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SSRIs Associated with Two-Fold Increased Risk of Upper GI Bleeding, Study Finds

Jan 7, 2015

The use of selective serotonin reuptake inhibitors (SSRIs) may double the risk of upper gastrointestinal bleeding, a study published in the journal Clinical Gastroenterology and Hepatology found.

Researchers from China conducted the study via a systematic review and meta-analysis of 22 studies, Healio reports. There were more than 1,073,000 individuals involved in the studies, which were published between 1999 and 2014. The findings revealed a 55 percent increased risk of upper GI bleeding with SSRI use, although there was a notable amount of heterogeneity across studies. The association was greatest among patients who also took nonsteroidal anti-inflammatory drugs or antiplatelet drugs. Patients taking concurrent acid-suppressing drugs, however, did not appear to be at risk.

"In summary, the present meta-analysis suggests that SSRI use was associated significantly with the risk of UGIB, especially among patients with high risk (concurrent NSAID and antiplatelet drug use)" the researchers stated. "Such risk may be reduced significantly through the concomitant use of acid-suppressing drugs. However, large-scale, well-designed, prospective studies with consideration of more confounding factors are warranted to show the strength of this association."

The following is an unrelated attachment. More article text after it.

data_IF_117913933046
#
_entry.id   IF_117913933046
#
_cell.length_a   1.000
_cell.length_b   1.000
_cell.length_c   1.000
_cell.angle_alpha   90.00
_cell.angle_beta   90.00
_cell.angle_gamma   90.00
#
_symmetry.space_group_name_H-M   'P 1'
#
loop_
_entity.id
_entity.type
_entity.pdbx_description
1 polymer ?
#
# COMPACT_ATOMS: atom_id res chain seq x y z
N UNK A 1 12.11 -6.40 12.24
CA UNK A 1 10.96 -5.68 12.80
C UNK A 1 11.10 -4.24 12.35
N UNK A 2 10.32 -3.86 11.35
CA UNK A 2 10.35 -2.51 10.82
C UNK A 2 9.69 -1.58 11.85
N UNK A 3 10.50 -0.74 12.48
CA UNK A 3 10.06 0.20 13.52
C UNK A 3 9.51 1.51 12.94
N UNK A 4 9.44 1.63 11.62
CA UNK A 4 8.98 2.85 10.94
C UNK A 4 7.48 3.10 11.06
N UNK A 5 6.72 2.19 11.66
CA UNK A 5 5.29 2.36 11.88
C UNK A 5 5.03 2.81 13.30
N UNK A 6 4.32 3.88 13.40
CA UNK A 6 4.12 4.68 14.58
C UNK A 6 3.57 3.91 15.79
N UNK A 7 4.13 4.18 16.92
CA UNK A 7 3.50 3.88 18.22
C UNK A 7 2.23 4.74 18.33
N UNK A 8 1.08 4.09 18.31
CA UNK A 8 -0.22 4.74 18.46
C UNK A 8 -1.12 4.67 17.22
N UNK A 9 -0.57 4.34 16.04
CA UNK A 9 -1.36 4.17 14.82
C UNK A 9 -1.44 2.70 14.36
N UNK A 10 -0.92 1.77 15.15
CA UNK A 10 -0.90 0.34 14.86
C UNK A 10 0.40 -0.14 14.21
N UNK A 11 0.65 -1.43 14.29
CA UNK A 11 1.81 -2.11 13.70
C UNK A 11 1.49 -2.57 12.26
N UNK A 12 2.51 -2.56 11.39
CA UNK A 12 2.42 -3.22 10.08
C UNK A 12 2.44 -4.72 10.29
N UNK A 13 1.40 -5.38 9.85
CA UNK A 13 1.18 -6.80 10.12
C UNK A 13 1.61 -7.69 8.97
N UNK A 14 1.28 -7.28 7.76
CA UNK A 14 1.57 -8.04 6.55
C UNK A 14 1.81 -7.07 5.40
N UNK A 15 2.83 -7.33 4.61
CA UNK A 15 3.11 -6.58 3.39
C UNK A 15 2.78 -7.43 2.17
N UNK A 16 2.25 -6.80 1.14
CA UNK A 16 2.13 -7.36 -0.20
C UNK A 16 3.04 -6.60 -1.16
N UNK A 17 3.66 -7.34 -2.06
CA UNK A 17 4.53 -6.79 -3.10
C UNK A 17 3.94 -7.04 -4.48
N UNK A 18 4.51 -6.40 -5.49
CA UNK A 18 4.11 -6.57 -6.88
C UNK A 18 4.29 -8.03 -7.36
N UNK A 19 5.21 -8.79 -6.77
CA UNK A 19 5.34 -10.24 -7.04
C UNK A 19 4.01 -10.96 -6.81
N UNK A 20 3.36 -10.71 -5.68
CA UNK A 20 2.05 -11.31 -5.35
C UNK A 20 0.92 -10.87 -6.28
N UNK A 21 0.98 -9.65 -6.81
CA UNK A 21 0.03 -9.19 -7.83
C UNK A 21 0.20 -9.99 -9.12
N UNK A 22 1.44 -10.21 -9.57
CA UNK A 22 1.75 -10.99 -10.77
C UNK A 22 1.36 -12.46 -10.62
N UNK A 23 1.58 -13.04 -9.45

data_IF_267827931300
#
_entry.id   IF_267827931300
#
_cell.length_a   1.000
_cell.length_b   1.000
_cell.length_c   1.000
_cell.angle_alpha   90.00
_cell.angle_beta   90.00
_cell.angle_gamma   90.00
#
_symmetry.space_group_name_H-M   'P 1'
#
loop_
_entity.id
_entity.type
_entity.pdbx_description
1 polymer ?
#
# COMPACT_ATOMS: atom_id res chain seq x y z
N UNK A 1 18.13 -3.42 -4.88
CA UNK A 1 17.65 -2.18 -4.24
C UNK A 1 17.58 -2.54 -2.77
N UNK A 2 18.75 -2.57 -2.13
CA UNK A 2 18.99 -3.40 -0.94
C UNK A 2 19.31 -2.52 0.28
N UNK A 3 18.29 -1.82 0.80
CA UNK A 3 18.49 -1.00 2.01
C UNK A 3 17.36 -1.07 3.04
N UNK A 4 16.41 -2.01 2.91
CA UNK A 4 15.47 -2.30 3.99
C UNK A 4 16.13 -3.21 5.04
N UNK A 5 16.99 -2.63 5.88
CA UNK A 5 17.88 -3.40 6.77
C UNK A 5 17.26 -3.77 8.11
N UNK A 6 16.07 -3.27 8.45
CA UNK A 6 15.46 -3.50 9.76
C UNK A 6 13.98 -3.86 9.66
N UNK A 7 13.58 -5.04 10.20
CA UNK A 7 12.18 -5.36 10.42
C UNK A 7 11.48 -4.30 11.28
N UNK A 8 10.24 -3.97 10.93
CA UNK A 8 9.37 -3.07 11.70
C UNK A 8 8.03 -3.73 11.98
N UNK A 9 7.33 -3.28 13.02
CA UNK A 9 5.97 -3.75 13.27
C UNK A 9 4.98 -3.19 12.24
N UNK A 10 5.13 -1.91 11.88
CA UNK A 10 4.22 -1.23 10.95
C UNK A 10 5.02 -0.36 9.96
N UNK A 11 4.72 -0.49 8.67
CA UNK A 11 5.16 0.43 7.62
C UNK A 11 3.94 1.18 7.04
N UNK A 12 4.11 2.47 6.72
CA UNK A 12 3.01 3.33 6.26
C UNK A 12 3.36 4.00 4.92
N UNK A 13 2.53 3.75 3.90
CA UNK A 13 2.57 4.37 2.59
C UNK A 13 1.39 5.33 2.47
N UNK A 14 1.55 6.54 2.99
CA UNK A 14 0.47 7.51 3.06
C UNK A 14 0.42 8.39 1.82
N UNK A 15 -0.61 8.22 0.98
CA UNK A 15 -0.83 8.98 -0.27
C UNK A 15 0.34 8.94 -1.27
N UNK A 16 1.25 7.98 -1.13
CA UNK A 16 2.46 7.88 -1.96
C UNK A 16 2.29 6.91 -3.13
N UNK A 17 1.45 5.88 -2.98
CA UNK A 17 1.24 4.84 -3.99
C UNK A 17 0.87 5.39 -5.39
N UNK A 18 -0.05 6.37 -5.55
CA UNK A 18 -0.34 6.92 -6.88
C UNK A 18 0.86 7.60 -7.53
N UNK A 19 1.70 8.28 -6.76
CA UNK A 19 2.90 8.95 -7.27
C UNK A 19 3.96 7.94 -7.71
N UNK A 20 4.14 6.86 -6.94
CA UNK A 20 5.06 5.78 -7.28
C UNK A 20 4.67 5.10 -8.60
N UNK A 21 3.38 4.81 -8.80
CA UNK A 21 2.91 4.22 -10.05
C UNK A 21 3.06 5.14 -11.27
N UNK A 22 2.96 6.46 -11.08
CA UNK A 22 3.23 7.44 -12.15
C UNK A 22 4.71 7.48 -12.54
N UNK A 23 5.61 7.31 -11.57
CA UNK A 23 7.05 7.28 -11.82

Study author Laura E. Targownik, MD, MSHS from the IBD Clinical and Research Centre at the University of Manitoba in Canada said that the findings show a correlation, but "none of these analyses of observed data can directly answer whether this association truly is causal" Healio reports.

"Although the causality of the SSRI-UGIB association has not been proven definitely," Dr. Targownik stated, "the weight of the current evidence does not deny the possibility of causality, and the likelihood of more definitive evidence becoming available is low. In the interim, give the widespread use of SSRIs in high-risk patients, it seems reasonable to provide [proton pump inhibitor]-based gastroprotection to long-term NSAID users who also are being prescribed SSRIs, and to consider bleeding risk when initiated SSRI-based therapy."

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